Loss of traditional knowledge aggravates wolf–human conflict in Georgia (Caucasus) in the wake of socio-economic change
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Reports of the damage from wolf attacks have increased considerably over the last decade in Georgia (in the Caucasus). We interviewed locals about this problem in two focal regions: the Lanchkhuti area (in western Georgia) and Kazbegi District (in eastern Georgia) where livestock numbers had increased by an order of magnitude owing to dramatic shifts in the local economies over the last decade. This coincided with expanding habitats for wolves (abandoned plantations, for example). We found that the perceived damage from wolves was positively correlated with a poor knowledge of wolf habits and inappropriate livestock husbandry practices. Our results suggest a loss of traditional knowledge contributes strongly to the wolf–human conflicts in Georgia. Restoring traditional, simple but good practices—such as protecting herds using shepherd dogs and introducing bulls into the herds—can help one solve this problem.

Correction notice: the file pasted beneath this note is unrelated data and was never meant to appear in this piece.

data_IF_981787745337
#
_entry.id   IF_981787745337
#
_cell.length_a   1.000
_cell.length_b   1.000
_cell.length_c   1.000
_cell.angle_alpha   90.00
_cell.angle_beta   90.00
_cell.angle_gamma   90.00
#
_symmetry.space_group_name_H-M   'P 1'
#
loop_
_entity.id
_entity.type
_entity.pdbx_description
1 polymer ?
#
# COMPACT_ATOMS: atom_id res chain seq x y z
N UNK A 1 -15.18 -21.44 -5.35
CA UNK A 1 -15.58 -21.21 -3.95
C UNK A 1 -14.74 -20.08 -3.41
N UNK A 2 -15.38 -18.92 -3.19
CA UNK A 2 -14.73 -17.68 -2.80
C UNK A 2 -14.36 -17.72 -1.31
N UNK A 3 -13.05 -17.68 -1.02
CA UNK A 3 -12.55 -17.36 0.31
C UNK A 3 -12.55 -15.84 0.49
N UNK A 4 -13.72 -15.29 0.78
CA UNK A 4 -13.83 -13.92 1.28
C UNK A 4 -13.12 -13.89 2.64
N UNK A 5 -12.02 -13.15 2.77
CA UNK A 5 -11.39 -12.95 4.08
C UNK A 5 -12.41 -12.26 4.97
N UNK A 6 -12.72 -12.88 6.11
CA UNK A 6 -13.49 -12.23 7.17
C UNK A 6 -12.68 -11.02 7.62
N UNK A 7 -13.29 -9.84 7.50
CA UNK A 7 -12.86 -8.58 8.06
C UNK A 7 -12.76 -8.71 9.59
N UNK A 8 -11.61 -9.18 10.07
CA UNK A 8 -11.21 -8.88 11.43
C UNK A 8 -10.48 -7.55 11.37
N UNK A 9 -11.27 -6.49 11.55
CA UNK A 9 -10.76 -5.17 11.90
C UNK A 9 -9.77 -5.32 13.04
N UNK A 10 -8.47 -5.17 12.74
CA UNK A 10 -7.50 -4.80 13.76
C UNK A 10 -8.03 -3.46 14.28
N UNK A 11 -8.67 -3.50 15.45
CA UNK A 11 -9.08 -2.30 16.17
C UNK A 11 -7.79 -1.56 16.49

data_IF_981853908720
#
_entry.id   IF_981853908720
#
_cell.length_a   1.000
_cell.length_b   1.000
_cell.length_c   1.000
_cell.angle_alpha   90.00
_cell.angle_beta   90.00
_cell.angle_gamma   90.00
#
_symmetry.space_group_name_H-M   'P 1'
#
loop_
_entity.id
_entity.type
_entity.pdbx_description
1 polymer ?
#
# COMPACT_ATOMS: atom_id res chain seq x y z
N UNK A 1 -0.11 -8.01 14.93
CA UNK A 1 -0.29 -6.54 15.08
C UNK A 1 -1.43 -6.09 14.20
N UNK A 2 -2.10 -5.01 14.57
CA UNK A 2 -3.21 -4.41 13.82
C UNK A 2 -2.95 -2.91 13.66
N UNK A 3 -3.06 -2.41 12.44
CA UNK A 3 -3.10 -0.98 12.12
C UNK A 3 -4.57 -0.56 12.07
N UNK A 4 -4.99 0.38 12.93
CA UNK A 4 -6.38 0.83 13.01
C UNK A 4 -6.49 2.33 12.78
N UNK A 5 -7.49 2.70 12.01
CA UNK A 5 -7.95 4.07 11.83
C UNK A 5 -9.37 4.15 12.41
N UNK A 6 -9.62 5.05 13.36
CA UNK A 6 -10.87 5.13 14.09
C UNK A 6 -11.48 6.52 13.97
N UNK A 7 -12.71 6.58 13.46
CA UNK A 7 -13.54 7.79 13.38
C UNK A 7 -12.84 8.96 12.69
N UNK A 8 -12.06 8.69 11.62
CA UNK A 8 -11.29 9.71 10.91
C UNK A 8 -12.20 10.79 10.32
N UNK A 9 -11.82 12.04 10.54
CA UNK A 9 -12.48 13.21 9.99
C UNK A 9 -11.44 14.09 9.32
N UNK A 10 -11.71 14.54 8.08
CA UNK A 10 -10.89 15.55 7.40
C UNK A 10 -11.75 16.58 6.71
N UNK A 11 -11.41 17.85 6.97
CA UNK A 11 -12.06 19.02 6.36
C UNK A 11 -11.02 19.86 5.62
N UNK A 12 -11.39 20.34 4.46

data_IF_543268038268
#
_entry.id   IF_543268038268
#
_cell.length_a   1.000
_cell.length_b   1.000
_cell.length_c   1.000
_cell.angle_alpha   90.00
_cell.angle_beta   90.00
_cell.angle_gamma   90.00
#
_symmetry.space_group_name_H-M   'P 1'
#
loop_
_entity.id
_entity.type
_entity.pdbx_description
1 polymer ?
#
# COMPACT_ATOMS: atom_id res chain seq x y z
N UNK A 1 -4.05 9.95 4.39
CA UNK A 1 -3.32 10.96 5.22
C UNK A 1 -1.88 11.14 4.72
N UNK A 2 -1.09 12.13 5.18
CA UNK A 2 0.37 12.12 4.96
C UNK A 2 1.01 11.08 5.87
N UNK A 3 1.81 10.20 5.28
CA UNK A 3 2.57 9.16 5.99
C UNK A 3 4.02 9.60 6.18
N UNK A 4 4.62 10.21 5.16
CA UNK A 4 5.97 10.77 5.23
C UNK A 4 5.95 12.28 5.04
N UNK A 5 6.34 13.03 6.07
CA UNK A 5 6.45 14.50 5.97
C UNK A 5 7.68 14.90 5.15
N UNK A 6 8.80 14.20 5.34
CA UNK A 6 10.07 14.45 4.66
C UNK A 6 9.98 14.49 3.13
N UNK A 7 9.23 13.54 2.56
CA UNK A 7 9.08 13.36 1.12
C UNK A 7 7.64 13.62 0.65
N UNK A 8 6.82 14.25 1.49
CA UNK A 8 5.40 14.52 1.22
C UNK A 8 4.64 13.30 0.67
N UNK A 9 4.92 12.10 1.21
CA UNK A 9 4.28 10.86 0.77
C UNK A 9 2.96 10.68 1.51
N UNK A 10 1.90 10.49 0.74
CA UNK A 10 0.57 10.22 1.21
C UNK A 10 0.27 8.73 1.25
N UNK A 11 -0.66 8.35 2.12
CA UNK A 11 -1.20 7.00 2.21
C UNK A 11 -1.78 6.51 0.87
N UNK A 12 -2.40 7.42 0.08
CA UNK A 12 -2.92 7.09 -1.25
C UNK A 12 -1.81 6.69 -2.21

KeywordsCarnivore–human conflicts Wolves Livestock husbandry Socio-ecological studies Traditional knowledge Georgia
The authors are grateful to the Georgian Rustaveli Foundation 2007 project “Human and Wolf Conflict in Georgia”; They offer their thanks to Natia Kopaliani and Zurab Gurielidze for valuable advices and participation in data collection and ecological surveys. Also, the authors thank Keti Rcheulishvili for her effective help in conducting interviews. We express special thanks to Jason Badridze, the pioneer of studies on wolf behaviour in Georgia; without his contribution and commitment to the wolves, our involvement would be impossible.
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